When Yahoo pulled the lid off its search engine in July, developers were invited to tap the Build Your Own Search Service (BOSS) API for free. That’s about to change.
In the next couple months, Yahoo (NASDAQ: YHOO) plans to roll out a fee-based model for accessing the BOSS API. Under the new model, developers and site owners will pay a small fee for each 1,000 queries that tap into the technology underlying Yahoo’s search engine, a pricing structure that mirrors the cost-per-thousand (CPM) model commonly used in online advertising.
The usage-based fee structure will replace the advertising model Yahoo has attached to BOSS since its roll-out. As BOSS was originally conceived, developers were offered unlimited access to Yahoo’s search platform for their own sites, with one of the few requirements being that they place ads from Yahoo’s network next to the search queries on their sites. Effective immediately, developers using BOSS can tap into the ad repositories of Google, Microsoft or any other network on the Web. But they’ll have to pay for the service once the fee structure takes effect, likely late in the second quarter.
“It’s effectively the introduction of a new business for Yahoo,” said Bill Michels
Yahoo’s senior director of open search.
BOSS is one of Yahoo’s most prominent overtures to the developer community, a cornerstone of the embattled Web pioneer’s turnaround strategy. Yahoo pitches BOSS as a catalyst for innovation in the search industry, where developers are invited to build applications on top of Yahoo’s infrastructure.
“Our philosophy is we want it to be as open as possible,” Michels told InternetNews.com.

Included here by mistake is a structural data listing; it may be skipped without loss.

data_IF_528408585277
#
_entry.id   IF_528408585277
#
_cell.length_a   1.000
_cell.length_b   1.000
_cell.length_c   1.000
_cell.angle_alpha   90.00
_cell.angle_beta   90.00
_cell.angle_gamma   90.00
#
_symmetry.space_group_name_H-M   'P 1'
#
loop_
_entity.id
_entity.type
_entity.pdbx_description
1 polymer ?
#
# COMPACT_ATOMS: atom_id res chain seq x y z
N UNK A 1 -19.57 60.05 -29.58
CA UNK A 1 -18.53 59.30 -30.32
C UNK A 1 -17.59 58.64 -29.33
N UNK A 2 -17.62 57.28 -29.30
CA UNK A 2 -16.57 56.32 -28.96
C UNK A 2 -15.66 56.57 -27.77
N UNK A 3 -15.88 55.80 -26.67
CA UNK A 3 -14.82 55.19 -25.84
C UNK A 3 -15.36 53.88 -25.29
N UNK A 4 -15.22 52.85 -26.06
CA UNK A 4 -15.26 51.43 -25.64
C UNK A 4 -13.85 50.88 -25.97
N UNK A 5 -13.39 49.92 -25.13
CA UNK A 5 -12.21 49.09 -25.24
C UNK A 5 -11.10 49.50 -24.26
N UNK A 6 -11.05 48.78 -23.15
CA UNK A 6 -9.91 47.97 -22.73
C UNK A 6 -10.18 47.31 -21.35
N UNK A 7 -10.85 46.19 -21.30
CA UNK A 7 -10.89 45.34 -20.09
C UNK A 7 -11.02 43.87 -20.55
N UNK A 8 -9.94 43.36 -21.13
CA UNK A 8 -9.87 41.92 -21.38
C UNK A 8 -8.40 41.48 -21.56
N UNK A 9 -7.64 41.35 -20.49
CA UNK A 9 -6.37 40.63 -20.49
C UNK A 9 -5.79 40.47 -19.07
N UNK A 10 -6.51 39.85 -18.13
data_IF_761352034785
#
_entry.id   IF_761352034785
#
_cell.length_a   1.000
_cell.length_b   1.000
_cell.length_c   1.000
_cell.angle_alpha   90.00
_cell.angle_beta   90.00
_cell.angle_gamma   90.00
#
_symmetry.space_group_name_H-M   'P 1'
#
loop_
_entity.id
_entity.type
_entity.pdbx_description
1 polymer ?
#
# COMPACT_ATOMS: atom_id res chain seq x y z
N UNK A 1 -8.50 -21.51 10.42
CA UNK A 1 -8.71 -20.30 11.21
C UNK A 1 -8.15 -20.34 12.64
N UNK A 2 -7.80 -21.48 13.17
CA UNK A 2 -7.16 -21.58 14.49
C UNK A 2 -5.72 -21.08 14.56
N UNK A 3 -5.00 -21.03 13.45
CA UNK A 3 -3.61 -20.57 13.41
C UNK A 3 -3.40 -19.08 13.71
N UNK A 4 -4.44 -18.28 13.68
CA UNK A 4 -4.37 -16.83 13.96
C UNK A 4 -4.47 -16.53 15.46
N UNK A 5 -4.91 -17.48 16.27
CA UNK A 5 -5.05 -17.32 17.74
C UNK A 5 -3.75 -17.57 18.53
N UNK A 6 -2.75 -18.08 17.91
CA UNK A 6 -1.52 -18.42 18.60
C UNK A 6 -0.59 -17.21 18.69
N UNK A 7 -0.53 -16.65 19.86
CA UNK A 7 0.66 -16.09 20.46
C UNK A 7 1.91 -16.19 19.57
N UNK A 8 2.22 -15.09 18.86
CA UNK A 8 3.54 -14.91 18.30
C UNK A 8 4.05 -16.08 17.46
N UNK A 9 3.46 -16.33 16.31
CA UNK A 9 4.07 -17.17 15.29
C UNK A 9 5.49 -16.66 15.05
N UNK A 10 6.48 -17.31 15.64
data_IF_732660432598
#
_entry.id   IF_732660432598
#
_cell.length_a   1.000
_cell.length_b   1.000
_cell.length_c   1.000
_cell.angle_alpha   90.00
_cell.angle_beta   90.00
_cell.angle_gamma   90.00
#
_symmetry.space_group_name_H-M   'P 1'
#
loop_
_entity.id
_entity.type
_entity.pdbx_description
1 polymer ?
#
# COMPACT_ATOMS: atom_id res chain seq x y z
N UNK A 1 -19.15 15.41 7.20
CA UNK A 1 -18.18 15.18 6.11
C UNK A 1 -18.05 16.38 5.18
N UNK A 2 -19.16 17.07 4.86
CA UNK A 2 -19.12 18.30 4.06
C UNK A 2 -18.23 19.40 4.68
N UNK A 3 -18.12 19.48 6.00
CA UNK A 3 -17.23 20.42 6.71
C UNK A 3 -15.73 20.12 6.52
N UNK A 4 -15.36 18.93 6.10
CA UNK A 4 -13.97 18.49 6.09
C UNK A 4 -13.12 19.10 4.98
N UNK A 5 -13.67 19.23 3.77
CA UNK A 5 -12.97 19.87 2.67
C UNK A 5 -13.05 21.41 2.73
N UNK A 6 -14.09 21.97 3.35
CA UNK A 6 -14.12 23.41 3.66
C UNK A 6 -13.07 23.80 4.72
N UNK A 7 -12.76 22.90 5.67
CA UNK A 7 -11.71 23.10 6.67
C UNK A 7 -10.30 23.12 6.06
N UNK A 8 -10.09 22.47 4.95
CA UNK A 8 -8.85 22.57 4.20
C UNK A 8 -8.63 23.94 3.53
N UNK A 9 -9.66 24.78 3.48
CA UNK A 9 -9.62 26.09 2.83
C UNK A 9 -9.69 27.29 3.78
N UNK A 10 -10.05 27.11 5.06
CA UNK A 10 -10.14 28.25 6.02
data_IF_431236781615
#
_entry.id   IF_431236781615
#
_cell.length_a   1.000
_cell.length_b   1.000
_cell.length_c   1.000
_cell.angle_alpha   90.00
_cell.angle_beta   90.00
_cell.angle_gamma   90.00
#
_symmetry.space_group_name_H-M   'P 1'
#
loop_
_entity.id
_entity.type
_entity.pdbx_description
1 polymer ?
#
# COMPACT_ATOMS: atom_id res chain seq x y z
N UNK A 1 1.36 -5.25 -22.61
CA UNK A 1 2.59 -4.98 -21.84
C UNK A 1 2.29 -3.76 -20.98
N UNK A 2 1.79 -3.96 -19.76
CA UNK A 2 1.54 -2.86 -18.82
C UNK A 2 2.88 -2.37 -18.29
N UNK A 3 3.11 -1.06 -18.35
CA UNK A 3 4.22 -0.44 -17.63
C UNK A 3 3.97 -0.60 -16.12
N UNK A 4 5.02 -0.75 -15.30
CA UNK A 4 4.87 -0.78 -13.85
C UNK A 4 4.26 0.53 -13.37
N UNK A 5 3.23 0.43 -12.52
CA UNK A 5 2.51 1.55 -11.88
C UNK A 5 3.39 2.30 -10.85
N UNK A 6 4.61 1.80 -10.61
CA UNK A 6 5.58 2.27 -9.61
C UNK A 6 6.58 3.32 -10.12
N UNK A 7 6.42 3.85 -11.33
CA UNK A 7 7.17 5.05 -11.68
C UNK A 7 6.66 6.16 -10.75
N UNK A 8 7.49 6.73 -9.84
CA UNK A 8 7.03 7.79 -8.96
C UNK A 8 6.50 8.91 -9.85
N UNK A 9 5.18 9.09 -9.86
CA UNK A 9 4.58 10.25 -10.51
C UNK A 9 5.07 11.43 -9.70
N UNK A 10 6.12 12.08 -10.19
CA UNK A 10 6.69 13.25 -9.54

Using BOSS, developers can tailor searches on their own sites to query Yahoo’s Web-wide index of sites, with results ordered using according to Yahoo’s ranking algorithms.
A tiered pricing structure
Instead of a static CPM model, Yahoo is rolling out a tiered pricing structure based on how deeply the developer wants to delve into Yahoo’s index. If a developer sets the parameters of a BOSS inquiry to only retrieve 10 results from Yahoo’s search engine per query, that will entail a lower fee than if the API were set to retrieve 100 results per query.
With the new fee structure, Yahoo is bringing its BOSS API more in line with existing cloud-based products, such as Amazon’s (NASDAQ: AMZN) Web Services business.
“Our thinking is it’s really along the lines of traditional Web services products,” Michels said. “BOSS is basically an infrastructure for building products that rely on a very large search index.”
Along with the new pricing structure, Yahoo is raising the maximum number of search results that the BOSS API can retrieve from 50 results to 1,000.
The company is also offering a service level agreement to provide developers a guarantee that they can build large-scale applications on the BOSS API.
Yahoo is rolling out a handful of other features today to improve its BOSS API.
Beginning today, BOSS searches will be able to tap into the structured data that developers append to search results using Yahoo’s SearchMonkey program. SearchMonkey, introduced in May, augments traditional search results with information designed to enhance the appearance of a listing on a results page. A restaurant for instance, could submit a link to its menu or reviews to be displayed along with its listing.
Yahoo also adds abstracts to its search results to describe the information on the site. With today’s update, the BOSS API will now display abstracts of up to 300 characters. Until today, the character limit had been set at 170.
Finally, Yahoo is introducing a site navigation feature to BOSS, where queries through the API will be able to tap into deep-level indexing information, such as inbound links and the site map.